It’s hard to express how precious dance memories are. It’s not just a sight, a sound, or a feeling… it’s all of them together.
It’s moments… fleeting moments where the beat of the music met the footwork…
Where the fabric of the costumes swirled…
Where the spotlights basked us in a warmth that felt safe on the stage…
Where the music didn’t just fill our ears but entered our bloodstream…
The music of our ancestors… the music of Romania.
Last year I wrote a post called Dancing from Rădăuţi to Regina, where I talked about Romanian culture in Saskatchewan and the Eminescu Romanian Dance Group in Regina.
I’ll always be grateful to artistic director Maestro Petre Bodeutz for his expert instruction and the great gift of dance he gave all of us performers. And I’ll always be grateful to the people I danced with for sharing the experience all those years ago and helping to keep the memories alive.
2017 marks the 40th anniversary of the year I joined the Eminescu Romanian Dancers. I was four years old, and I loved every minute of it. At Christmastime we not only got to perform traditional dances, but we also learned how to sing Romanian Christmas carols.
One of the songs was called Steaua sus răsare (“Up Rises the Star”). If you’d like to hear it, click this link to a YouTube video that has the same words and melody I remember learning.
This is a photo of us singing it in 1978.
In addition to performing in front of an audience, we also went Christmas-carolling to people’s houses and sang both Steaua sus răsare and another traditional song called Sorcova Vesela (Sorcova, vesela/ Să trăiţi/ Să-mbătrâniţi/ Ca un măr/ Ca un păr/ Ca un fir de trandafir/ Tare ca piatra/ Iute ca săgeata/ Tare ca fieru’/ Iute ca oţelu’/ La anu’ şi la mulți ani!)
This YouTube video gives you an idea of the melody and a description of the meaning behind Sorcova:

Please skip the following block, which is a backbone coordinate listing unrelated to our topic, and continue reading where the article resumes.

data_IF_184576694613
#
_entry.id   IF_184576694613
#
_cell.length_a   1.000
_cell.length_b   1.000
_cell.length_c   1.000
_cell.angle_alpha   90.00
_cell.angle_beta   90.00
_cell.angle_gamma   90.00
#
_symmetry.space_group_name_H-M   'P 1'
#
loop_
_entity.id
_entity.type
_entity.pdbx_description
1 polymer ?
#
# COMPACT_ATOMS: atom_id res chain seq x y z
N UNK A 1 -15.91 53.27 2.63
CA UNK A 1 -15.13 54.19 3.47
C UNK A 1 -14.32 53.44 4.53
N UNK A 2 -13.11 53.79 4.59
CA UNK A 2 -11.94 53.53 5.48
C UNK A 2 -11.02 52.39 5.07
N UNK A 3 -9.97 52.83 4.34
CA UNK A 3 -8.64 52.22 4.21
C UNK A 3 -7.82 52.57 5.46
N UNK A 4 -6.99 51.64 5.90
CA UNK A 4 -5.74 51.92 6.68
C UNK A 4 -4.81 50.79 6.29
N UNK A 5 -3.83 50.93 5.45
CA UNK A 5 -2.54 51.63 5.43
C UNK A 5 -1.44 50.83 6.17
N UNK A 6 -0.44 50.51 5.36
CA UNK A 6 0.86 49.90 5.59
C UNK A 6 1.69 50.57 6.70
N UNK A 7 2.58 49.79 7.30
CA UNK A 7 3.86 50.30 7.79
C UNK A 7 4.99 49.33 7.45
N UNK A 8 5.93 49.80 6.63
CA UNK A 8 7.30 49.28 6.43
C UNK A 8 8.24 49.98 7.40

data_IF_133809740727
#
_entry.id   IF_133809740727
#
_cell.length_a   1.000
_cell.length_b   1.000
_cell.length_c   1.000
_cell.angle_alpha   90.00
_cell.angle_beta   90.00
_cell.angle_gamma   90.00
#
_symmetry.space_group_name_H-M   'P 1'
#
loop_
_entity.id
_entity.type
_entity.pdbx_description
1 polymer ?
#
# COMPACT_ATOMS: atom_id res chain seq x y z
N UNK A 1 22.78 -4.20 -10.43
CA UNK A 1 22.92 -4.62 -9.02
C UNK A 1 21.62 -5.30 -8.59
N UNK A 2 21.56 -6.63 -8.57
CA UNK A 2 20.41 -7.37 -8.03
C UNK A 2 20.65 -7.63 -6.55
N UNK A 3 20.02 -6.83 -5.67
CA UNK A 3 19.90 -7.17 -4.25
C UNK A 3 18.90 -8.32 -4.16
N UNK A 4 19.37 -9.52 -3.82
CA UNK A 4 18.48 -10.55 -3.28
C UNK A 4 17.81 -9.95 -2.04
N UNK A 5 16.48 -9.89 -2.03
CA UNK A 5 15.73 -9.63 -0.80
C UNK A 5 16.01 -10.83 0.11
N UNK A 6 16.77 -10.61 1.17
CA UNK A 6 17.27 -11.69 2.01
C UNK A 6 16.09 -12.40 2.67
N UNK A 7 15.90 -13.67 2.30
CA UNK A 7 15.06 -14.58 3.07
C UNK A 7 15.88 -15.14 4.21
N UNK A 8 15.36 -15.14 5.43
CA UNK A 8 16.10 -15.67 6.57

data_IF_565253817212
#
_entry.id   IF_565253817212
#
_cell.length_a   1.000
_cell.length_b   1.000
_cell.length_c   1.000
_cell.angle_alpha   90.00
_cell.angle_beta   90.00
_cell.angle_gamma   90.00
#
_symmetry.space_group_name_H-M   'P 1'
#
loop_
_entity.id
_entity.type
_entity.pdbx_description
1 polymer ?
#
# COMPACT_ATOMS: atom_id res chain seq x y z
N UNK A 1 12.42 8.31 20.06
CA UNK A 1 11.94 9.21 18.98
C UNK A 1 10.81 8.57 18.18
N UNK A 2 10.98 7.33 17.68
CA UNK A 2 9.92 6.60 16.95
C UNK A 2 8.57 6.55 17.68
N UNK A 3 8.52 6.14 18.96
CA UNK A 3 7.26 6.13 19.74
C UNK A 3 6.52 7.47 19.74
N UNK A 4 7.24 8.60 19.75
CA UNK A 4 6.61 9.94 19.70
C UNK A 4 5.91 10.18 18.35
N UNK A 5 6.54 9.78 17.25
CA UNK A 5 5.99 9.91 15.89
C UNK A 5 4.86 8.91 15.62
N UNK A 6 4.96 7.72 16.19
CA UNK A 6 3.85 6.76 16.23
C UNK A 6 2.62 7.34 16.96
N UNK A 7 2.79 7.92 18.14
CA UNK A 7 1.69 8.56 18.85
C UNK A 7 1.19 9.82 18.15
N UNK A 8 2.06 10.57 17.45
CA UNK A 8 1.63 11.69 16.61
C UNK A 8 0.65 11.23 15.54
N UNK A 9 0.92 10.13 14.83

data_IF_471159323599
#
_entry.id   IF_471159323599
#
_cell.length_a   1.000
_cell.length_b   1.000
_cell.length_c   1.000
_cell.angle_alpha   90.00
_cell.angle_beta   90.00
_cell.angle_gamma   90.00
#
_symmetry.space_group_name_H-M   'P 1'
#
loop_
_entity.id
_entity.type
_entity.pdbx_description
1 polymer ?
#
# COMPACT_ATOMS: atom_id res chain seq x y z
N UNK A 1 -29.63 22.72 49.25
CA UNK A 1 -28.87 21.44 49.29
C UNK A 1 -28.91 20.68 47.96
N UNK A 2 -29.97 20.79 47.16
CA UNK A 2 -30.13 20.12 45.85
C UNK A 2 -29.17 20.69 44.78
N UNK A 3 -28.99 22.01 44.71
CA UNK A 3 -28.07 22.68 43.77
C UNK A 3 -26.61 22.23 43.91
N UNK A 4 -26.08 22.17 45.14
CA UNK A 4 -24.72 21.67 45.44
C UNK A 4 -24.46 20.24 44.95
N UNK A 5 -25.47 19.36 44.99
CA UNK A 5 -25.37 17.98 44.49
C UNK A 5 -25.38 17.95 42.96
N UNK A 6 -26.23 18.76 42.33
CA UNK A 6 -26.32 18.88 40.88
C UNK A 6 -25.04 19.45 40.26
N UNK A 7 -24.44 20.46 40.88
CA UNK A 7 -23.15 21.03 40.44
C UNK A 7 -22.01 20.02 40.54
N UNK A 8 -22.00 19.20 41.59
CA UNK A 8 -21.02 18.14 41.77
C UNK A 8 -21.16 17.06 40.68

Sorcova is a folk custom practiced by children individually on New Year’s Day . This is a small branch or stick adorned with differently coloured artificial flowers, called sorcova with which they touch rhythmically and lightly their elders, while congratulating them on the occasion and wishing them a long life and a Happy New Year: Sorcova, the merry sorcova/Long may you live/Long may you flourish/ Like apple trees/ Like pear trees/ In midsummer/ Like the rich autumn/ Overflowing with abundance/ Hard as steel/ Fast as an arrow/ For many years to come/ Happy New Year!
I barely remember the actual singing, but I clearly remember all of us being led to the dining room after our carolling so we could enjoy a feast of Christmas treats. In my little kid’s brain, I always thought we were surprising people when we showed up on their doorstep, but clearly they were expecting us! 🙂
To this day, I like to share the traditional greeting we shouted at the end of Sorcova Vesela – “La anu’ şi la mulți ani!” (loosely translated as “Happy New Year,” literally “The next year and many years!”)
Now I can’t end this post without leaving you with some video of the Eminescu Romanian Dancers in action. I don’t have any video from the ’70s, but I do have some from 1992, when the group travelled to North Vancouver, BC, and performed for King Michael I of Romania. Please enjoy this brilliant performance of Oaș (pronounced “Wash,” named after a region in the northwest part of Romania).
Some of the people in this video and in the photos above are keeping Romanian dance alive to this day through the Miorita Romanian Cultural Society of Regina. As I look back on my memories, I realize that it’s not enough to live in the past. It’s important to look forward to the future as well and pass these cultural traditions on to the next generation.
Thank you to everyone involved with Miorita for both preserving the legacy of the Eminescu Romanian Dancers and creating a new legacy of dances and memories to share for years to come. And, dear readers, if you’re ever in Regina during the Mosaic Festival of Cultures, be sure to check out the Miorita Romanian Pavilion to enjoy the sights, sounds, and tastes of Romanian culture in Canada.